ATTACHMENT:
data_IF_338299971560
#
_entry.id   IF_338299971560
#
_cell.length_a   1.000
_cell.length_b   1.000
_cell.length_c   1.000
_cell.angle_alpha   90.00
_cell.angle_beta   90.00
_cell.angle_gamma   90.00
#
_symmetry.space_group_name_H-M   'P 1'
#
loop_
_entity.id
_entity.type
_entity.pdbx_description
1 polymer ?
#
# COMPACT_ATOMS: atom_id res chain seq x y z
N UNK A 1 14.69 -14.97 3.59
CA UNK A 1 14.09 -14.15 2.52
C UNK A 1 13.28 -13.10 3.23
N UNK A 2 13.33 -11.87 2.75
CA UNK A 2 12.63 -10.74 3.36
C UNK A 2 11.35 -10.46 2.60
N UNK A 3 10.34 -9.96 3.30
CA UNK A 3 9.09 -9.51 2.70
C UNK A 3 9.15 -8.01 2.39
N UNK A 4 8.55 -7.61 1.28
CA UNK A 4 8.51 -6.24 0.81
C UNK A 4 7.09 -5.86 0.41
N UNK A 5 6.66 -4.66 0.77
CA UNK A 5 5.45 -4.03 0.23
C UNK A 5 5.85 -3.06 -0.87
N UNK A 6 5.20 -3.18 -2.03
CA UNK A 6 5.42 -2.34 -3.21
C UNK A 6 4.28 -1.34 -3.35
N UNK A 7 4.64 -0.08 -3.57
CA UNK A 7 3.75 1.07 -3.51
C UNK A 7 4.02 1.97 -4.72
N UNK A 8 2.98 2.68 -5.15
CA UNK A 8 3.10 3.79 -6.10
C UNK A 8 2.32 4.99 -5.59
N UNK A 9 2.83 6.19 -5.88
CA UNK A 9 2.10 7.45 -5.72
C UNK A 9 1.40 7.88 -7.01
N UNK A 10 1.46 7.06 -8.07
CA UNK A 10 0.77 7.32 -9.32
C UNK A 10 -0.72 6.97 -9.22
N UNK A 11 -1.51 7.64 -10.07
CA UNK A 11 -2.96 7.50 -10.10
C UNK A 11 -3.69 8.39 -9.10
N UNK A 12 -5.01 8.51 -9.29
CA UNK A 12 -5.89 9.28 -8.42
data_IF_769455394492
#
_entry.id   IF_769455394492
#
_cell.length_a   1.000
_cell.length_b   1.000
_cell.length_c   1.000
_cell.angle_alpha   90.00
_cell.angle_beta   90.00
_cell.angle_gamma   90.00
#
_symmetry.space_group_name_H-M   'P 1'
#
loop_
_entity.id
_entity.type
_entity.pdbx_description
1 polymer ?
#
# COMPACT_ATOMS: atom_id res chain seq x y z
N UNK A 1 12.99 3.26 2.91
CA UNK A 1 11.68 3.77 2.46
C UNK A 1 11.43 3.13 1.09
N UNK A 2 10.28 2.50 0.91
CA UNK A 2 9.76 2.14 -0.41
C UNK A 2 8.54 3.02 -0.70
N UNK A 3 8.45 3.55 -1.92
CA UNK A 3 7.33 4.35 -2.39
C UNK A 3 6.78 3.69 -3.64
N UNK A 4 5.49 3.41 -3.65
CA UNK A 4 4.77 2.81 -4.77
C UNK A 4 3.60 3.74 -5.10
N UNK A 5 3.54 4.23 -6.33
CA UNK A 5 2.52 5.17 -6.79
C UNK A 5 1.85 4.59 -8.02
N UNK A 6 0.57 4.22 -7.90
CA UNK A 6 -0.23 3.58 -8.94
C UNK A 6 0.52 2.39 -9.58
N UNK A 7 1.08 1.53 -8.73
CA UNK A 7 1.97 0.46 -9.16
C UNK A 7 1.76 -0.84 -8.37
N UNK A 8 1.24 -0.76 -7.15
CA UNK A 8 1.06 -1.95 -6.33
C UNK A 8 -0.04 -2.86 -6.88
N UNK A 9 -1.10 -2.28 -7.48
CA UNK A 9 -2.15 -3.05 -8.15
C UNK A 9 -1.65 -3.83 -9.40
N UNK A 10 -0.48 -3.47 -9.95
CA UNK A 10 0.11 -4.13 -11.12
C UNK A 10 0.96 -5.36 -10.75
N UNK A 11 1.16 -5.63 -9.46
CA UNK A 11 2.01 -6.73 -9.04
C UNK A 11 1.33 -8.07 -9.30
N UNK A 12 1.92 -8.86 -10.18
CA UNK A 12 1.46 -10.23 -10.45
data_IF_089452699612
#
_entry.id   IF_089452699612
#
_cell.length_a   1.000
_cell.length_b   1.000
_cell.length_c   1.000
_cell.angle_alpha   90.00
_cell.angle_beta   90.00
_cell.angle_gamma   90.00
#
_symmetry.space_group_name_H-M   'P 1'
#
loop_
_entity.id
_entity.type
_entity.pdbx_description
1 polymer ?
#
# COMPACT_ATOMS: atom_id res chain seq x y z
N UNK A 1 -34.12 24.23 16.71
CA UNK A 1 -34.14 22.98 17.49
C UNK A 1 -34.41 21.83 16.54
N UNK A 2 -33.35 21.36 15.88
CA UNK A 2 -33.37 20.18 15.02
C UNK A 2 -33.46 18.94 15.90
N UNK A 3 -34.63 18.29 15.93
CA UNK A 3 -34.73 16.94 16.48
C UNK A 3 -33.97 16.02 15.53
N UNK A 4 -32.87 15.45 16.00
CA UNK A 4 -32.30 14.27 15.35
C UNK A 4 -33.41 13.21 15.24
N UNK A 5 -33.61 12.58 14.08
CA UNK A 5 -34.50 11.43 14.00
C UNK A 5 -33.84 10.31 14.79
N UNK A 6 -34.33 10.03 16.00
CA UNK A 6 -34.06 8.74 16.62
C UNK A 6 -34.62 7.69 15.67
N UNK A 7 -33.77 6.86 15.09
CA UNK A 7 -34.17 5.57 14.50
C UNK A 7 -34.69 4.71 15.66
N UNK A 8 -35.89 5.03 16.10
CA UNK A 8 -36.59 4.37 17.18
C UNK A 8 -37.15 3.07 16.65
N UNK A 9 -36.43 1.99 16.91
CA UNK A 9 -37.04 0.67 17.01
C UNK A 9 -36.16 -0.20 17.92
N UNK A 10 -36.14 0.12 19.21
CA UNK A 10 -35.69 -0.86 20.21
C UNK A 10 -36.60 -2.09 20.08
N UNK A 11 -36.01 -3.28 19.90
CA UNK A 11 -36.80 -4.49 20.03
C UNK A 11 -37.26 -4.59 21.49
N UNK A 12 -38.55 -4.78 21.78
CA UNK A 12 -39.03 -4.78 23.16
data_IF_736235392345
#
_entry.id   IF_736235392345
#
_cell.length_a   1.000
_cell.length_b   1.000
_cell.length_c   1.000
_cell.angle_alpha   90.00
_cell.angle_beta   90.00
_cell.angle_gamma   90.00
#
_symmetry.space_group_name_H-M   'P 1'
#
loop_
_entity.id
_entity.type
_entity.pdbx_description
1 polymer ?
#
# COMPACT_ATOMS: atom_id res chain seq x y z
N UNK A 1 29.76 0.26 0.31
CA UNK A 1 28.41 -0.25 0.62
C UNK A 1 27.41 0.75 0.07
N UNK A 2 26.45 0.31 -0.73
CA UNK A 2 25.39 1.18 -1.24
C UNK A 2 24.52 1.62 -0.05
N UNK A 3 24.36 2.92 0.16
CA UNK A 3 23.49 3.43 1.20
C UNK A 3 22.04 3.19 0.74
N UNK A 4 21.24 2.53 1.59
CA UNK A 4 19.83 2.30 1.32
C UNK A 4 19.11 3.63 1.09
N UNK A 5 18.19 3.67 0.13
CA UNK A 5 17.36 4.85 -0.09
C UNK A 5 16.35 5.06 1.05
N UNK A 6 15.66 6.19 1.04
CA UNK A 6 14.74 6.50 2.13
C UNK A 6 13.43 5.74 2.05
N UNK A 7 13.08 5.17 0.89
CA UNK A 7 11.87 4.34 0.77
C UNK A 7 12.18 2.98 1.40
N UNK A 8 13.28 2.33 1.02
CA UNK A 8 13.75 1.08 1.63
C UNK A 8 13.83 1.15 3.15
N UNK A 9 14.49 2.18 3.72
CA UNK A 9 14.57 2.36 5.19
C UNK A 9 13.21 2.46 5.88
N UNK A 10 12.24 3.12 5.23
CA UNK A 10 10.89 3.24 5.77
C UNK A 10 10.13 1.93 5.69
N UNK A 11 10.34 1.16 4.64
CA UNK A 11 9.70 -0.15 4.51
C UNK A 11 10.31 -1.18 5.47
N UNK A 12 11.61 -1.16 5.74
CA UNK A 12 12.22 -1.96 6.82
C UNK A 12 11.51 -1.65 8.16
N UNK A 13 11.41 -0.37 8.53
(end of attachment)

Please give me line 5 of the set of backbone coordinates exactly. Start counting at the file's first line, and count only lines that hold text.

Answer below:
_cell.length_a   1.000